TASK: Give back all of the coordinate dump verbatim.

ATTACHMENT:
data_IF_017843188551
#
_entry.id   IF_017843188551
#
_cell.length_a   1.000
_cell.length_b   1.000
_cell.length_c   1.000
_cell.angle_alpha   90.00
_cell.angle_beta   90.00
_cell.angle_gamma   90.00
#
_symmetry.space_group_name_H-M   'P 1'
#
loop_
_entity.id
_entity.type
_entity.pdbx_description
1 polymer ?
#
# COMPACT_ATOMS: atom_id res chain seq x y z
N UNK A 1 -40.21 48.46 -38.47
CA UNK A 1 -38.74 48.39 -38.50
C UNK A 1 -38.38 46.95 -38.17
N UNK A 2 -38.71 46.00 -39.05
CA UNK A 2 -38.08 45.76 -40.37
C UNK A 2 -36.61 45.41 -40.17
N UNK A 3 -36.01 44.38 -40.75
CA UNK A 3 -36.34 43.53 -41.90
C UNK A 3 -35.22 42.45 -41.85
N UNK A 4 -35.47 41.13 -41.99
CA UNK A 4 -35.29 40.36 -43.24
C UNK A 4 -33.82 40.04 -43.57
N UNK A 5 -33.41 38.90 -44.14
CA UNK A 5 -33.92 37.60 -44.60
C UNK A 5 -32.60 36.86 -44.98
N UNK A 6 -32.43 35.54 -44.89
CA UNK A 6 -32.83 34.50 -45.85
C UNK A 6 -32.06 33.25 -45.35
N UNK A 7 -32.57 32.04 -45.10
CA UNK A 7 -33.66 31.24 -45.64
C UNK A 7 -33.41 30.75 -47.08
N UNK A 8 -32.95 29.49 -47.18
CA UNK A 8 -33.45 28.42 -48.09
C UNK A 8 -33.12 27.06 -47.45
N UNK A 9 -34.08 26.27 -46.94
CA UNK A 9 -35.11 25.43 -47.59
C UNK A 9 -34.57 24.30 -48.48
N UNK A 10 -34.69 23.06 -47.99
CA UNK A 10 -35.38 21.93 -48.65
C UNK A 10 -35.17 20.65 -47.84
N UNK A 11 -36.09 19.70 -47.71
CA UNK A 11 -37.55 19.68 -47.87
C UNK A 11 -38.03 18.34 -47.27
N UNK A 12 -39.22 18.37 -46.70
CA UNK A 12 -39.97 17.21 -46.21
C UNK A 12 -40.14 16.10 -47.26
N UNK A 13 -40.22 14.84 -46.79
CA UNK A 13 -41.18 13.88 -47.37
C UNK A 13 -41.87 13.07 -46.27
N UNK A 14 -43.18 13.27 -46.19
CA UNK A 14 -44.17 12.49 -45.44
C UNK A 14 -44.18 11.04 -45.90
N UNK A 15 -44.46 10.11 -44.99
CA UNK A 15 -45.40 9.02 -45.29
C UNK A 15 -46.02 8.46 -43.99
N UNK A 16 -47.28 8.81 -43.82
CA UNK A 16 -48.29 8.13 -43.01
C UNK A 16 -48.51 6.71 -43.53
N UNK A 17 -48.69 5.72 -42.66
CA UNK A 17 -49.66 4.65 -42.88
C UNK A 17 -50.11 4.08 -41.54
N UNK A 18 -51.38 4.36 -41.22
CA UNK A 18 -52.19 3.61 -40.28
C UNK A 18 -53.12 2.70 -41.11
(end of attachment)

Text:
data_IF_017843188551
#
_entry.id   IF_017843188551
#
_cell.length_a   1.000
_cell.length_b   1.000
_cell.length_c   1.000
_cell.angle_alpha   90.00
_cell.angle_beta   90.00
_cell.angle_gamma   90.00
#
_symmetry.space_group_name_H-M   'P 1'
#
loop_
_entity.id
_entity.type
_entity.pdbx_description
1 polymer ?
#
# COMPACT_ATOMS: atom_id res chain seq x y z
N UNK A 1 -40.21 48.46 -38.47
CA UNK A 1 -38.74 48.39 -38.50
C UNK A 1 -38.38 46.95 -38.17
N UNK A 2 -38.71 46.00 -39.05
CA UNK A 2 -38.08 45.76 -40.37
C UNK A 2 -36.61 45.41 -40.17
N UNK A 3 -36.01 44.38 -40.75
CA UNK A 3 -36.34 43.53 -41.90
C UNK A 3 -35.22 42.45 -41.85
N UNK A 4 -35.47 41.13 -41.99
CA UNK A 4 -35.29 40.36 -43.24
C UNK A 4 -33.82 40.04 -43.57
N UNK A 5 -33.41 38.90 -44.14
CA UNK A 5 -33.92 37.60 -44.60
C UNK A 5 -32.60 36.86 -44.98
N UNK A 6 -32.43 35.54 -44.89
CA UNK A 6 -32.83 34.50 -45.85
C UNK A 6 -32.06 33.25 -45.35
N UNK A 7 -32.57 32.04 -45.10
CA UNK A 7 -33.66 31.24 -45.64
C UNK A 7 -33.41 30.75 -47.08
N UNK A 8 -32.95 29.49 -47.18
CA UNK A 8 -33.45 28.42 -48.09
C UNK A 8 -33.12 27.06 -47.45
N UNK A 9 -34.08 26.27 -46.94
CA UNK A 9 -35.11 25.43 -47.59
C UNK A 9 -34.57 24.30 -48.48
N UNK A 10 -34.69 23.06 -47.99
CA UNK A 10 -35.38 21.93 -48.65
C UNK A 10 -35.17 20.65 -47.84
N UNK A 11 -36.09 19.70 -47.71
CA UNK A 11 -37.55 19.68 -47.87
C UNK A 11 -38.03 18.34 -47.27
N UNK A 12 -39.22 18.37 -46.70
CA UNK A 12 -39.97 17.21 -46.21
C UNK A 12 -40.14 16.10 -47.26
N UNK A 13 -40.22 14.84 -46.79
CA UNK A 13 -41.18 13.88 -47.37
C UNK A 13 -41.87 13.07 -46.27
N UNK A 14 -43.18 13.27 -46.19
CA UNK A 14 -44.17 12.49 -45.44
C UNK A 14 -44.18 11.04 -45.90
N UNK A 15 -44.46 10.11 -44.99
CA UNK A 15 -45.40 9.02 -45.29
C UNK A 15 -46.02 8.46 -43.99
N UNK A 16 -47.28 8.81 -43.82
CA UNK A 16 -48.29 8.13 -43.01
C UNK A 16 -48.51 6.71 -43.53
N UNK A 17 -48.69 5.72 -42.66
CA UNK A 17 -49.66 4.65 -42.88
C UNK A 17 -50.11 4.08 -41.54
N UNK A 18 -51.38 4.36 -41.22
CA UNK A 18 -52.19 3.61 -40.28
C UNK A 18 -53.12 2.70 -41.11